W3C home > Mailing lists > Public > www-style@w3.org > January 2012

Re: line-height suggestions and easier alignment

From: Peter Sorotokin <psorotok@adobe.com>
Date: Wed, 4 Jan 2012 11:27:31 -0800
To: Alan Gresley <alan@css-class.com>, Richard Le Poidevin <ric@betleywhitehorne.com>
CC: CSS 3 W3C Group <www-style@w3.org>
Message-ID: <CB29E5EF.1AEED%psorotok@adobe.com>
Just to add two cents here: mismatch in leading model (and in vertical
spacing) is indeed a huge pain for tools like InDesign. It can be
partially worked around (if there are no backgrounds) with negative
margins, but not in paginated or multi-column environment. There needs to
be another property that would control top margin of the elements that
have page/column/region break inside them (call it margin-top-break).
Currently margin is defined to be zero in such cases.

If leading model is going to become more flexible, it would be nice to
review how it works in various authoring tools and also address
block-progression spacing at the same time (because they are related - if
I remember it right leading of the last line in not counted in paragraph
hight and spacing after the paragraph is responsible to separate it from
the next one).


On 12/31/11 6:13 PM, "Alan Gresley" <alan@css-class.com> wrote:

>CC www-style.
>On 30/12/2011 12:33 AM, Richard Le Poidevin wrote:
>> Hi Alan,
>> My last statement remains true for this one.
>I not disagreeing that some solutions are inelegant but I don't believe
>you fully understand how a line is layout in HTML and how this gets more
>distorted with the multiple use of CSS (i.e. floats, inline formatting
>and flow).
>> It's a very inelegant
>> solution and doesn't fix example 2 when using CSS columns (well it might
>> if start adding lots of padding for nothing, when then means you might
>> have too much space at the top of the element so need compensate for
>> that with yet more rules).
>Considering that margin-top:-100px on the <h1> doesn't work in example 2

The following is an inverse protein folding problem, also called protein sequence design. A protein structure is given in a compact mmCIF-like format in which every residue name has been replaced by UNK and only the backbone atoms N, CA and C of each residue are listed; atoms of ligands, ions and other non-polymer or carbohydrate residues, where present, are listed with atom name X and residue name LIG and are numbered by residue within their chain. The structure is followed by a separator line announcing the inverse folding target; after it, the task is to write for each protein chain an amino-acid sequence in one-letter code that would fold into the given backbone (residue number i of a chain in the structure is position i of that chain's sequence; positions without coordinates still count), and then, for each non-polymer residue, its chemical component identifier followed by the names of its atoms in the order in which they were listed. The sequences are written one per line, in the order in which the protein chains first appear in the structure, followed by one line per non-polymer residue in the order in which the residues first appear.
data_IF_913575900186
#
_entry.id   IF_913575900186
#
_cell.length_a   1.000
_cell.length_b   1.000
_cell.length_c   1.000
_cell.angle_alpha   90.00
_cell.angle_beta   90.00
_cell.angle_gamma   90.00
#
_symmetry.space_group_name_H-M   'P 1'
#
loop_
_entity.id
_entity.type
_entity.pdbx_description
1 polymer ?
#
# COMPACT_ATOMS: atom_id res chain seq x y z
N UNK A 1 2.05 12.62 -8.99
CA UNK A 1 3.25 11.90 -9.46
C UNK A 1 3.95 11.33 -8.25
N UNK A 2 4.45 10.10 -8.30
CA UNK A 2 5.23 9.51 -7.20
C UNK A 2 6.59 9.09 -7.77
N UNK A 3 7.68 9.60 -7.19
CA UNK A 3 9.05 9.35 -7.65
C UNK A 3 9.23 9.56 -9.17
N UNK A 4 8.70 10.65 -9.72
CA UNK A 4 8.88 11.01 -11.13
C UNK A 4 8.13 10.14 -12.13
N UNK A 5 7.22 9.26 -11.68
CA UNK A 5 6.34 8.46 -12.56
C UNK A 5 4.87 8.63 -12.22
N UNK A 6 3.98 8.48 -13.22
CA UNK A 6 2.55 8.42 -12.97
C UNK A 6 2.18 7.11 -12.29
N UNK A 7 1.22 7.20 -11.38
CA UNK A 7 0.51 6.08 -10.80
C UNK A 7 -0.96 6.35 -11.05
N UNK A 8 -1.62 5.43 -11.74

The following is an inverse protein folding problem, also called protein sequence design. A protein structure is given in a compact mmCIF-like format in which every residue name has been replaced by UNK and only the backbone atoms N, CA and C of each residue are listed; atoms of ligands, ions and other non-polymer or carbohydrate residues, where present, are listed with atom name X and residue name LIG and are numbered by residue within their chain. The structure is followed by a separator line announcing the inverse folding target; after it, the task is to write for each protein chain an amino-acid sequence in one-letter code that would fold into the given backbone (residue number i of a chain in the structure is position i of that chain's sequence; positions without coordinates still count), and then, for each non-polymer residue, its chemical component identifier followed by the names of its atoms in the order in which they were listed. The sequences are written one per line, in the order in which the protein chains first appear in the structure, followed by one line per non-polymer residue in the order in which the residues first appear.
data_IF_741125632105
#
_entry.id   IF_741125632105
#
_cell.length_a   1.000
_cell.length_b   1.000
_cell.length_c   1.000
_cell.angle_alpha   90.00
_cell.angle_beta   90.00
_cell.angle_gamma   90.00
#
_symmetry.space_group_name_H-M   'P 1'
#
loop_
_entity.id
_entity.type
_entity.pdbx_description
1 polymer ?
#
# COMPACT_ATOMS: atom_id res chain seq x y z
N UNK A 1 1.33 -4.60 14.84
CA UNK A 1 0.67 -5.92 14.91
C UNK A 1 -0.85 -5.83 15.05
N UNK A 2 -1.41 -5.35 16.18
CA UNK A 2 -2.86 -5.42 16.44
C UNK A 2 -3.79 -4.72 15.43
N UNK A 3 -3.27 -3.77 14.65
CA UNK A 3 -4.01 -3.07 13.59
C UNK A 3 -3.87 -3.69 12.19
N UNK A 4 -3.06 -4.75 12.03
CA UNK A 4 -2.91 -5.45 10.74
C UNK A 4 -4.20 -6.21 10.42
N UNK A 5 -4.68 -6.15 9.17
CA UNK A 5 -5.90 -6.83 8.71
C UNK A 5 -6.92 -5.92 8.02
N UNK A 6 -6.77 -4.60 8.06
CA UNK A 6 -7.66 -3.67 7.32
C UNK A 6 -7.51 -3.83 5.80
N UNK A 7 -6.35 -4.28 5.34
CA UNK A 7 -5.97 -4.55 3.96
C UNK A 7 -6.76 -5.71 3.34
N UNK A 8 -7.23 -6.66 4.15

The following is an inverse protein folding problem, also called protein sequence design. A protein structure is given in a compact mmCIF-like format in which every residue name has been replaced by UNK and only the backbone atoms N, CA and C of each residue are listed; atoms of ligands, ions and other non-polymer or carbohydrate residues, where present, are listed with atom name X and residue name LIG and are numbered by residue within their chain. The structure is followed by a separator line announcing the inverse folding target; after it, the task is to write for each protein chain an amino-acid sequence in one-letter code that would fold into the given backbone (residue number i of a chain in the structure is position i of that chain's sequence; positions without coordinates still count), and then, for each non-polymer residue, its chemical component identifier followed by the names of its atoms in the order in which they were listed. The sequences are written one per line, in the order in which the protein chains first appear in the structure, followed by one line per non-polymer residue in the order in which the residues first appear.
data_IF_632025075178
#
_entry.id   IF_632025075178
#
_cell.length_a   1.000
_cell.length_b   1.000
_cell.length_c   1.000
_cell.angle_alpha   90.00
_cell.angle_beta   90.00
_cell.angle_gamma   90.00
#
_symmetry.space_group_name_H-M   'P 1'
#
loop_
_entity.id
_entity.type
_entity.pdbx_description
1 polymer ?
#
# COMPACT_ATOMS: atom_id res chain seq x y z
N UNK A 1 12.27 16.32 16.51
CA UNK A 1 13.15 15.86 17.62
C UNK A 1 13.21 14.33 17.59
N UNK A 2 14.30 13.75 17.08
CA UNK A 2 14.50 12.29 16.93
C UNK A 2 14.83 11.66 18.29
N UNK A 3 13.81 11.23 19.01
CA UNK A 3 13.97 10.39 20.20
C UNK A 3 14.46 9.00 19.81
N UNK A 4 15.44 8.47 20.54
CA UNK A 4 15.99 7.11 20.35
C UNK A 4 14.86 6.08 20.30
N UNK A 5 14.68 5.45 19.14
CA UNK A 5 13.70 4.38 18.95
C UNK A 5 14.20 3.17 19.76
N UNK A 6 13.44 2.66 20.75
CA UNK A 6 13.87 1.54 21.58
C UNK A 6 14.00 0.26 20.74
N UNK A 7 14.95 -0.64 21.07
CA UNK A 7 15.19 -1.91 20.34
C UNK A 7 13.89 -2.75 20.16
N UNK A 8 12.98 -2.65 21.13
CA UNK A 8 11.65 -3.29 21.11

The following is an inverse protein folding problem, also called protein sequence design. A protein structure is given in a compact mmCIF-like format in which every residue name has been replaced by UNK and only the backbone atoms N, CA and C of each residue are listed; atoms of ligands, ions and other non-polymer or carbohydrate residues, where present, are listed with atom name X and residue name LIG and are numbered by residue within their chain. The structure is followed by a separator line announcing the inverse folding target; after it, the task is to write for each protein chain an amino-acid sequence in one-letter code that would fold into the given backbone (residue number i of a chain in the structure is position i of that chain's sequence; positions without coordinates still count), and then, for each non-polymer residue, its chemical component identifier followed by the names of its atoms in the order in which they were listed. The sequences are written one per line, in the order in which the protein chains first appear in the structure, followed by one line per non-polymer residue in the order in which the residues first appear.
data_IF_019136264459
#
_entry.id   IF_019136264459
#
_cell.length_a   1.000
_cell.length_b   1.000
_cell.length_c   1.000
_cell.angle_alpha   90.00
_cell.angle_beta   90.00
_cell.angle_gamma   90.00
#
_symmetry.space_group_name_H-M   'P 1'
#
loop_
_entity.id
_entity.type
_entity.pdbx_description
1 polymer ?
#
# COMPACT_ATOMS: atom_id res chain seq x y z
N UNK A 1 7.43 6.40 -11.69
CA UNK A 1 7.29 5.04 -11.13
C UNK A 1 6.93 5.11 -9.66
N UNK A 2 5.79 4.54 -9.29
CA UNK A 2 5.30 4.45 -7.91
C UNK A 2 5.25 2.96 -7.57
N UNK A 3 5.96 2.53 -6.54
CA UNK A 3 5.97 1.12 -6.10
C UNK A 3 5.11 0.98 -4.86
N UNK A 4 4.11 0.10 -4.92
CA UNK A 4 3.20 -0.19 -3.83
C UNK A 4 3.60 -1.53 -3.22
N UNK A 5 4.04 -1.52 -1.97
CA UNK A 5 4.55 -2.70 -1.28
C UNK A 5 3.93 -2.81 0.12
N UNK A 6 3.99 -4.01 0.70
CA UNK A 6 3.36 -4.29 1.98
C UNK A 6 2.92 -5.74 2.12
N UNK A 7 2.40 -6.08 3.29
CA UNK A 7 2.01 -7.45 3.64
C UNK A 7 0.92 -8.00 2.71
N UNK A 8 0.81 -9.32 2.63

>is more an issue with using multi-column in general. This does need to
>be addressed but I believe this is an issue with multi-column.
>> Adding padding to the actual elements
>> wouldn't work well for example 3 if you want the text to be exactly 10
>> pixels from the top and left of the containing box unless you make rules
>> for each variation. However being able to set a line-height-align (or
>> whatever name would be best) would make it 'just work'
>Please see the code below (at the bottom of this reply) for a way to fix
>example 3 (using margin-top:-0.4em for both <h1> headings).
>I have got it to work regardless of the user font-size setting. If you
>don't know what I mean by user font-size setting, then you may be not
>knowing the consequence of using absolute units. Please see this test
>regarding 'pt' values.
>The use of 'em' values (some negative) may seem odd at first but if you
>understand why some authors use 'em' units, it may make more sense.
>> I'm raising this issue as all professional design type setting software
>> behaves in a different, easier to control/update/maintain way than
>> browsers do.
>> Regards
>> Ric
>I do not know what these professional design type setting software are
>doing. All I know is that browsers allow users to change text-size
>settings and I myself have a different concept and understanding of
>line-height, line box and inline formatting and how these interact with
>floated content. The CSS2.1 is very misleading with this matter.
><!doctype html>
><html lang="en">
><meta charset="utf-8">
><title>line-height example 3</title>
>  h1, p {
>   margin: 0 0 0.5em 0;
>  }
>  h1 {
>    font-size: 200%; /* CHANGED */
>    line-height: 1.4;
>    margin-top:-0.4em; /* ADDED */
>    padding-top:5px; /* ADDED */
>  }
>  h2 {
>    font-size: 16pt;
>    line-height: 1.4;
>  }
>  p {
>    font-size: 12pt;
>    line-height: 1.2;
>  #box1, #box2 {
>    float: left;
>    height: 200px;
>    padding: 10px;
>    margin-right: 20px;
>    width: 200px;
>    background-color: #DDD;
>  }
>  #box2 > h1 {
>    font-size: 100%; /* CHANGED */
>  }
>  body > p {
>    margin-bottom: 40px;
>    width: 600px;
>  }
>		<p>Here we have some boxes that may be used for highlighting
>information. The line-height implimentation is
>			causing two problems here. First, despite the padding being the same
>on both boxes the text in the first
>			starts lower. Secondly, this also means the gap between the top of
>the box and text is larger than the gap
>			between the left-hand edge of the box and the text - I want 10 pixels
>between my box and the text as
>			specified by my padding.
>		</p>
>		<article id="box1">
>			<h1>This is the primary box</h1>
>			<p>Lorem ipsum dolor sit amet, consectetur adipiscing elit.</p>
>		</article>
>		<article id="box2">
>			<h1>This is a secondary box with a smaller heading as it is less
>			<p>Lorem ipsum dolor sit amet, consectetur adipiscing elit.</p>
>		</article>
>	</body>
>Alan Gresley
Received on Wednesday, 4 January 2012 19:29:18 UTC

This archive was generated by hypermail 2.4.0 : Friday, 25 March 2022 10:08:09 UTC